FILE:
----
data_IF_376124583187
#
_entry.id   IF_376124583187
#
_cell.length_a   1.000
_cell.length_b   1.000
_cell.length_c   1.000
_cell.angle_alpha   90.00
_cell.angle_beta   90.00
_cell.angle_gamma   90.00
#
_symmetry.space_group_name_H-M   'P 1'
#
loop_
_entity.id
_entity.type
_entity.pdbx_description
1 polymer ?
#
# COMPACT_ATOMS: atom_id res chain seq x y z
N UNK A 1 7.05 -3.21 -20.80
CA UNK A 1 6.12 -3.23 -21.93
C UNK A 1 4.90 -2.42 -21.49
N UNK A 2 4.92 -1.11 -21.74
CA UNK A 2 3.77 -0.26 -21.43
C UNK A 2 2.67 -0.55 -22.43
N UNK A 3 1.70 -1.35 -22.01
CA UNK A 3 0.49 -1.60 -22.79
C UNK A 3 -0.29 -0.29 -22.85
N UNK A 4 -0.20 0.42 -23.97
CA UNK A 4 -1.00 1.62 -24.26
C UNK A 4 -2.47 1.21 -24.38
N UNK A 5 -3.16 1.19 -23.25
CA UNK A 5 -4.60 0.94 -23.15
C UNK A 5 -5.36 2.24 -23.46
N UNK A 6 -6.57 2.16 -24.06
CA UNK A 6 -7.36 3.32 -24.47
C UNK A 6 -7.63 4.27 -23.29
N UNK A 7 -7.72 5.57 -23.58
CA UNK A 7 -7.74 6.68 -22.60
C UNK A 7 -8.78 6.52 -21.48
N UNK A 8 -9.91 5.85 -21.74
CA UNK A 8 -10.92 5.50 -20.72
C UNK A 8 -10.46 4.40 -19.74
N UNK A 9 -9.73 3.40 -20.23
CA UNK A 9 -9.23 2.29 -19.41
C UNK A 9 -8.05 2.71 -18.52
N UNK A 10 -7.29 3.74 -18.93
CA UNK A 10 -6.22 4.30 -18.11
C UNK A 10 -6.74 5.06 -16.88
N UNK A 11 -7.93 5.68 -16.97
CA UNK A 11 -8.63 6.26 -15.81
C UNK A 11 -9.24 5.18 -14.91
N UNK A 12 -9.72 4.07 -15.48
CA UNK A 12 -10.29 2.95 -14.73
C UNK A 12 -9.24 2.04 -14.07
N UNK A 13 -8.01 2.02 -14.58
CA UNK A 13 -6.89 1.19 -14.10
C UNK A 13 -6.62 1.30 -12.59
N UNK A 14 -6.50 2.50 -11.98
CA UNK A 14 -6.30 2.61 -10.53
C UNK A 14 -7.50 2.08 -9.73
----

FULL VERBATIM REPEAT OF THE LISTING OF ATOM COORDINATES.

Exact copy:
data_IF_376124583187
#
_entry.id   IF_376124583187
#
_cell.length_a   1.000
_cell.length_b   1.000
_cell.length_c   1.000
_cell.angle_alpha   90.00
_cell.angle_beta   90.00
_cell.angle_gamma   90.00
#
_symmetry.space_group_name_H-M   'P 1'
#
loop_
_entity.id
_entity.type
_entity.pdbx_description
1 polymer ?
#
# COMPACT_ATOMS: atom_id res chain seq x y z
N UNK A 1 7.05 -3.21 -20.80
CA UNK A 1 6.12 -3.23 -21.93
C UNK A 1 4.90 -2.42 -21.49
N UNK A 2 4.92 -1.11 -21.74
CA UNK A 2 3.77 -0.26 -21.43
C UNK A 2 2.67 -0.55 -22.43
N UNK A 3 1.70 -1.35 -22.01
CA UNK A 3 0.49 -1.60 -22.79
C UNK A 3 -0.29 -0.29 -22.85
N UNK A 4 -0.20 0.42 -23.97
CA UNK A 4 -1.00 1.62 -24.26
C UNK A 4 -2.47 1.21 -24.38
N UNK A 5 -3.16 1.19 -23.25
CA UNK A 5 -4.60 0.94 -23.15
C UNK A 5 -5.36 2.24 -23.46
N UNK A 6 -6.57 2.16 -24.06
CA UNK A 6 -7.36 3.32 -24.47
C UNK A 6 -7.63 4.27 -23.29
N UNK A 7 -7.72 5.57 -23.58
CA UNK A 7 -7.74 6.68 -22.60
C UNK A 7 -8.78 6.52 -21.48
N UNK A 8 -9.91 5.85 -21.74
CA UNK A 8 -10.92 5.50 -20.72
C UNK A 8 -10.46 4.40 -19.74
N UNK A 9 -9.73 3.40 -20.23
CA UNK A 9 -9.23 2.29 -19.41
C UNK A 9 -8.05 2.71 -18.52
N UNK A 10 -7.29 3.74 -18.93
CA UNK A 10 -6.22 4.30 -18.11
C UNK A 10 -6.74 5.06 -16.88
N UNK A 11 -7.93 5.68 -16.97
CA UNK A 11 -8.63 6.26 -15.81
C UNK A 11 -9.24 5.18 -14.91
N UNK A 12 -9.72 4.07 -15.48
CA UNK A 12 -10.29 2.95 -14.73
C UNK A 12 -9.24 2.04 -14.07
N UNK A 13 -8.01 2.02 -14.58
CA UNK A 13 -6.89 1.19 -14.10
C UNK A 13 -6.62 1.30 -12.59
N UNK A 14 -6.50 2.50 -11.98
CA UNK A 14 -6.30 2.61 -10.53
C UNK A 14 -7.50 2.08 -9.73